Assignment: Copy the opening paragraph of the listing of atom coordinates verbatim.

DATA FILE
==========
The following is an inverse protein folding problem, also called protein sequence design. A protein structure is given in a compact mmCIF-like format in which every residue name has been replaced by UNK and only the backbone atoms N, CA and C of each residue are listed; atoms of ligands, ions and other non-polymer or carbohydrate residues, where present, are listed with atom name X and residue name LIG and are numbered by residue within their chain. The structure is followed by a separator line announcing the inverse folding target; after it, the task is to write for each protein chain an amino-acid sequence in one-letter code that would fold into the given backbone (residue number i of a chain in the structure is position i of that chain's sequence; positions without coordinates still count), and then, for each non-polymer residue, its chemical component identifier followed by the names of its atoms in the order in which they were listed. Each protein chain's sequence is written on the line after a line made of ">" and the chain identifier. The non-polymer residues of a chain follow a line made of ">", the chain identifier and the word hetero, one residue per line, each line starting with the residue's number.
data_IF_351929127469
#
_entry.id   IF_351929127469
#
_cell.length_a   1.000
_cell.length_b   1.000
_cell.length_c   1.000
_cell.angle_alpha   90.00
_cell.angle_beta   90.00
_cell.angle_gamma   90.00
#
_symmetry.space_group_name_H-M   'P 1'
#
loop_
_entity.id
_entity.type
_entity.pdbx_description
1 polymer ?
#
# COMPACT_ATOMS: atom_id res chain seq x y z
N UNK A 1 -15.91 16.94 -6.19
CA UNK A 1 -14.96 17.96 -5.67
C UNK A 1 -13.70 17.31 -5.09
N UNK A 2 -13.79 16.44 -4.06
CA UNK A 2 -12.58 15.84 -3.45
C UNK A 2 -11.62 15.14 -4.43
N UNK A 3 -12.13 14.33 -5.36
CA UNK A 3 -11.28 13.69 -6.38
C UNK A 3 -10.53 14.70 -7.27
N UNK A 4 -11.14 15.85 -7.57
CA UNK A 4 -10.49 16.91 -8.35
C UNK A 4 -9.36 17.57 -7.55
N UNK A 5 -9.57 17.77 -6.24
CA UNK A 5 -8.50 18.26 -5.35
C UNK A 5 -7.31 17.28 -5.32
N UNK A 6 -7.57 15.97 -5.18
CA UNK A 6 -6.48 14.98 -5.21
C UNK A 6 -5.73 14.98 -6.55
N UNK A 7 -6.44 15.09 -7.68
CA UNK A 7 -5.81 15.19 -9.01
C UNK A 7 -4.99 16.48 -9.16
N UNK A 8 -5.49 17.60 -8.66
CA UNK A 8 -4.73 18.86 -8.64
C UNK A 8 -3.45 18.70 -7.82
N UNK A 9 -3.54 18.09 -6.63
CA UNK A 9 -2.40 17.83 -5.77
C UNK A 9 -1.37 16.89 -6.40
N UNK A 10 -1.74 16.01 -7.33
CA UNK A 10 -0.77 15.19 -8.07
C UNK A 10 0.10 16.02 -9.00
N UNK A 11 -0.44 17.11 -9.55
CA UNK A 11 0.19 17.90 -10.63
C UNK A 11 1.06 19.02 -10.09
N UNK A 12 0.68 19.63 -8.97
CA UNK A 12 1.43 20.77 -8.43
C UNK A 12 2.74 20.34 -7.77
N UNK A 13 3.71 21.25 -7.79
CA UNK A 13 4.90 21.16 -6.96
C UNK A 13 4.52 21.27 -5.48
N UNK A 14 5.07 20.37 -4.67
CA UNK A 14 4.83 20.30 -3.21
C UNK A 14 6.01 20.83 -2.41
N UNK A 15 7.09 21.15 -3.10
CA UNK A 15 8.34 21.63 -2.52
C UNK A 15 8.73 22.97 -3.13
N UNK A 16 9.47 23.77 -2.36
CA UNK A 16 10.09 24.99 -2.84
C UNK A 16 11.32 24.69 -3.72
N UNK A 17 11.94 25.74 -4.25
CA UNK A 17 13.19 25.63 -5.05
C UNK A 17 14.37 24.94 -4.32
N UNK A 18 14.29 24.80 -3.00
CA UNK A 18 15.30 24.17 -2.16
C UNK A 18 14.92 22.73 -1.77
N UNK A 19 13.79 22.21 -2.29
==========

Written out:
The following is an inverse protein folding problem, also called protein sequence design. A protein structure is given in a compact mmCIF-like format in which every residue name has been replaced by UNK and only the backbone atoms N, CA and C of each residue are listed; atoms of ligands, ions and other non-polymer or carbohydrate residues, where present, are listed with atom name X and residue name LIG and are numbered by residue within their chain. The structure is followed by a separator line announcing the inverse folding target; after it, the task is to write for each protein chain an amino-acid sequence in one-letter code that would fold into the given backbone (residue number i of a chain in the structure is position i of that chain's sequence; positions without coordinates still count), and then, for each non-polymer residue, its chemical component identifier followed by the names of its atoms in the order in which they were listed. Each protein chain's sequence is written on the line after a line made of ">" and the chain identifier. The non-polymer residues of a chain follow a line made of ">", the chain identifier and the word hetero, one residue per line, each line starting with the residue's number.